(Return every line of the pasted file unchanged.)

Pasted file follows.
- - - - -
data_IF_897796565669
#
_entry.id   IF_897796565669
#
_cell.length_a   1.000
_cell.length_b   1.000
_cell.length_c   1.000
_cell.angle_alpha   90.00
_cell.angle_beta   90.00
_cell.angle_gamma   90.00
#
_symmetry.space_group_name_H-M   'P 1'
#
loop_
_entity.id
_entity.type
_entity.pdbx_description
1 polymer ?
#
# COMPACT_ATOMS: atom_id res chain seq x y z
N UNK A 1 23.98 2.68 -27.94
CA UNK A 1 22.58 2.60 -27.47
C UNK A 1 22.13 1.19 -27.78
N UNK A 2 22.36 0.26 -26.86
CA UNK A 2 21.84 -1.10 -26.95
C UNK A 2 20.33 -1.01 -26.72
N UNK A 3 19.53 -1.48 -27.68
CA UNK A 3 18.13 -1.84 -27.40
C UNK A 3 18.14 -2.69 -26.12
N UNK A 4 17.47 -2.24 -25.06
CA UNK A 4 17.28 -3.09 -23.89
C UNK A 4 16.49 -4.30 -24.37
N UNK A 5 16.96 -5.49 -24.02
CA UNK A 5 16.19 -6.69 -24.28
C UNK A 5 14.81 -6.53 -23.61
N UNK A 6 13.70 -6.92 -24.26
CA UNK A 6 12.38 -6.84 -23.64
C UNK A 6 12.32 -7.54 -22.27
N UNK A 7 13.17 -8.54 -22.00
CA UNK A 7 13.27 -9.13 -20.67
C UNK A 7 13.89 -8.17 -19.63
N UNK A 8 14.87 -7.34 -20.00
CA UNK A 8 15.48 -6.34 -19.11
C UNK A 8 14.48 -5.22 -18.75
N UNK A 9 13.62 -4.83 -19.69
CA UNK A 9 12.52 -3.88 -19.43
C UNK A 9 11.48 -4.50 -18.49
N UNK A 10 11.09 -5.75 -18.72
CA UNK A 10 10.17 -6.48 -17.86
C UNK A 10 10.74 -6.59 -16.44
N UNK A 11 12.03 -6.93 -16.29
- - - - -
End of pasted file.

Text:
data_IF_897796565669
#
_entry.id   IF_897796565669
#
_cell.length_a   1.000
_cell.length_b   1.000
_cell.length_c   1.000
_cell.angle_alpha   90.00
_cell.angle_beta   90.00
_cell.angle_gamma   90.00
#
_symmetry.space_group_name_H-M   'P 1'
#
loop_
_entity.id
_entity.type
_entity.pdbx_description
1 polymer ?
#
# COMPACT_ATOMS: atom_id res chain seq x y z
N UNK A 1 23.98 2.68 -27.94
CA UNK A 1 22.58 2.60 -27.47
C UNK A 1 22.13 1.19 -27.78
N UNK A 2 22.36 0.26 -26.86
CA UNK A 2 21.84 -1.10 -26.95
C UNK A 2 20.33 -1.01 -26.72
N UNK A 3 19.53 -1.48 -27.68
CA UNK A 3 18.13 -1.84 -27.40
C UNK A 3 18.14 -2.69 -26.12
N UNK A 4 17.47 -2.24 -25.06
CA UNK A 4 17.28 -3.09 -23.89
C UNK A 4 16.49 -4.30 -24.37
N UNK A 5 16.96 -5.49 -24.02
CA UNK A 5 16.19 -6.69 -24.28
C UNK A 5 14.81 -6.53 -23.61
N UNK A 6 13.70 -6.92 -24.26
CA UNK A 6 12.38 -6.84 -23.64
C UNK A 6 12.32 -7.54 -22.27
N UNK A 7 13.17 -8.54 -22.00
CA UNK A 7 13.27 -9.13 -20.67
C UNK A 7 13.89 -8.17 -19.63
N UNK A 8 14.87 -7.34 -20.00
CA UNK A 8 15.48 -6.34 -19.11
C UNK A 8 14.48 -5.22 -18.75
N UNK A 9 13.62 -4.83 -19.69
CA UNK A 9 12.52 -3.88 -19.43
C UNK A 9 11.48 -4.50 -18.49
N UNK A 10 11.09 -5.75 -18.72
CA UNK A 10 10.17 -6.48 -17.86
C UNK A 10 10.74 -6.59 -16.44
N UNK A 11 12.03 -6.93 -16.29